This, doubtless, is what makes it attractive to Fodor.
 “A particular idea becomes general by being annex'd to a general term; that is, to a term, which from a customary conjunction has a relation to many other particular ideas, and readily recalls them in the imagination. The only difficulty, that can remain on this subject, must be with regard to that custom, which so readily recalls every particular idea, for which we may have occasion, and is excited by any word or sound, to which we commonly annex it. The most proper method, in my opinion, of giving a satisfactory explication of this act of the mind, is by producing other instances, which are analogous to it, and other principles, which facilitate its operation. To explain the ultimate causes of our mental actions is impossible. 'Tis sufficient, if we can give any satisfactory account of them from experience and analogy.” Treatise I, I, 7.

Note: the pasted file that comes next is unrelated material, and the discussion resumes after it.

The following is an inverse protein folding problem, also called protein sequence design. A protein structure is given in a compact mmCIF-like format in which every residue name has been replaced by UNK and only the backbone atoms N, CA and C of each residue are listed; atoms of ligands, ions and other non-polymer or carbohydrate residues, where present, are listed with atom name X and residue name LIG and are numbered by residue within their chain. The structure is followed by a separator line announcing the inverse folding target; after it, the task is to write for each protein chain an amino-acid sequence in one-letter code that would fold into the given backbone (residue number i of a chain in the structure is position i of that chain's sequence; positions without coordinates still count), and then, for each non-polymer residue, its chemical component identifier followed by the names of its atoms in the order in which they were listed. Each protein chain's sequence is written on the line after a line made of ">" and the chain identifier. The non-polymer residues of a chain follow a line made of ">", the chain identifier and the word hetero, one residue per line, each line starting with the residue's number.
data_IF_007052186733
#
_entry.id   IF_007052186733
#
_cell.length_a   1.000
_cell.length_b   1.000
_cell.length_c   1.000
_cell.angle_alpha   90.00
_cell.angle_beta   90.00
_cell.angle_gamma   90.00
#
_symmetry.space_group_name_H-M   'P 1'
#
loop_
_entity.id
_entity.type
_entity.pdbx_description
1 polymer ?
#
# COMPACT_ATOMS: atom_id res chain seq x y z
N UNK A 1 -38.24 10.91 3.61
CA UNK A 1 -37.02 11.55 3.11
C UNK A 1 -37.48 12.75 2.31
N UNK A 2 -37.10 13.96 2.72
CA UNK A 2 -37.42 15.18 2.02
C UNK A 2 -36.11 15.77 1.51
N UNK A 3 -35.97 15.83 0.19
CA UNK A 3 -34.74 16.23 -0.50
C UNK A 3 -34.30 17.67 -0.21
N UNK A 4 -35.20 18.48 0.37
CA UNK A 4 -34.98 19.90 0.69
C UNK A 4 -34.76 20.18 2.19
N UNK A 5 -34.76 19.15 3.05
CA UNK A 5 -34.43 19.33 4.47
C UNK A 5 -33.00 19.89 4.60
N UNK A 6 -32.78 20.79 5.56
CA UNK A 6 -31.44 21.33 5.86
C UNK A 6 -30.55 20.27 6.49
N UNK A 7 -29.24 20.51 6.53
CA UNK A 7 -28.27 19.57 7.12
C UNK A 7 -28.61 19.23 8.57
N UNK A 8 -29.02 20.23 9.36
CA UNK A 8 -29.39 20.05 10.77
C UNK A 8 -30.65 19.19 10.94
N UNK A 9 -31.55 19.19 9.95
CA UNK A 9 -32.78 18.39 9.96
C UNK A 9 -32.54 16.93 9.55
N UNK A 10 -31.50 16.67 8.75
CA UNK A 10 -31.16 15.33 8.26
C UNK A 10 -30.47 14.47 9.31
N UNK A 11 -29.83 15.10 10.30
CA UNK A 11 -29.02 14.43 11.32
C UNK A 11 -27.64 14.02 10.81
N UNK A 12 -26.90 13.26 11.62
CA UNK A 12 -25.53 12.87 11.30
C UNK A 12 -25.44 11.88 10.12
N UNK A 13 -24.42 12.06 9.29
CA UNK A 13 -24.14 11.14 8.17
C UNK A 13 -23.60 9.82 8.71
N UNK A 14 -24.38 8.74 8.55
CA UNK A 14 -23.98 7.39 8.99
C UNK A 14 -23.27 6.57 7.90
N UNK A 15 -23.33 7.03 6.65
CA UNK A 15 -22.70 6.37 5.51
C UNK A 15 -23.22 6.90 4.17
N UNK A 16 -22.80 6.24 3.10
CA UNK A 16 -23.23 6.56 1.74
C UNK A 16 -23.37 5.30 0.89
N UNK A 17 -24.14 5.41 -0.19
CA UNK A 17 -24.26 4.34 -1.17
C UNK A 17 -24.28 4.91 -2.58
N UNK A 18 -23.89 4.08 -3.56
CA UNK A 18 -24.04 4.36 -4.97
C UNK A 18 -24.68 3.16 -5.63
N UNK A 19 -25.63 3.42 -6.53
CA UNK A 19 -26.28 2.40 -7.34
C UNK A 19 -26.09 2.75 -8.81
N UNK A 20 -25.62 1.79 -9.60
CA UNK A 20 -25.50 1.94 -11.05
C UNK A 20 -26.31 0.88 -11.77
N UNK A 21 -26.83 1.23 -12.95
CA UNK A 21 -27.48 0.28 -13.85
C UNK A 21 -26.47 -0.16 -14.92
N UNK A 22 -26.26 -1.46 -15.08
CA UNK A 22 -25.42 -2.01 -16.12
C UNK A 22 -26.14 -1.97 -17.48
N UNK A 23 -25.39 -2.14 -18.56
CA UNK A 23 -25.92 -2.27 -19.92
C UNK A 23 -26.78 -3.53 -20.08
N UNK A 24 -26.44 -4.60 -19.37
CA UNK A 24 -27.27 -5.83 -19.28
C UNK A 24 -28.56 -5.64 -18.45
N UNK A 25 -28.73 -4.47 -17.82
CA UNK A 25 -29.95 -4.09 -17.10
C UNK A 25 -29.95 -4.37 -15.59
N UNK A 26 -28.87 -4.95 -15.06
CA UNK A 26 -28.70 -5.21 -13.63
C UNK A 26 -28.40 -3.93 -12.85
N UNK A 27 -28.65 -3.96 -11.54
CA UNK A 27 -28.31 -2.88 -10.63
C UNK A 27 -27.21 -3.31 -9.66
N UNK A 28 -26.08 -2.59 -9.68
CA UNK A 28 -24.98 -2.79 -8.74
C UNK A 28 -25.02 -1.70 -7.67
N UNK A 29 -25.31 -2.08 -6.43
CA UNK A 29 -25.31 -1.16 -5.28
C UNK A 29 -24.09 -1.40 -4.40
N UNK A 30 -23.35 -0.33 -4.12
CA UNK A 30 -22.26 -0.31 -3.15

“The fancy runs from one end of the universe to the other in collecting those ideas, which belong to any subject. One would think the whole intellectual world of ideas was at once subjected to our view, and that we did nothing but pick out such as were most proper for our purpose. There may not, however, be any present, beside those very ideas, that are thus collected by a kind of magical faculty in the soul, which, tho' it be always most perfect in the greatest geniuses, and is properly what we call a genius, is however inexplicable by the utmost efforts of human understanding.” Treatise I, I, 7.
 Indeed, we almost never employ particular impressions or ideas, merely as particular. Even when we look at a particular object at an instant, the impression at that moment, from that point of view, functions in cognition only through calling up other ideas of the object from other points of view and other sensory modalities.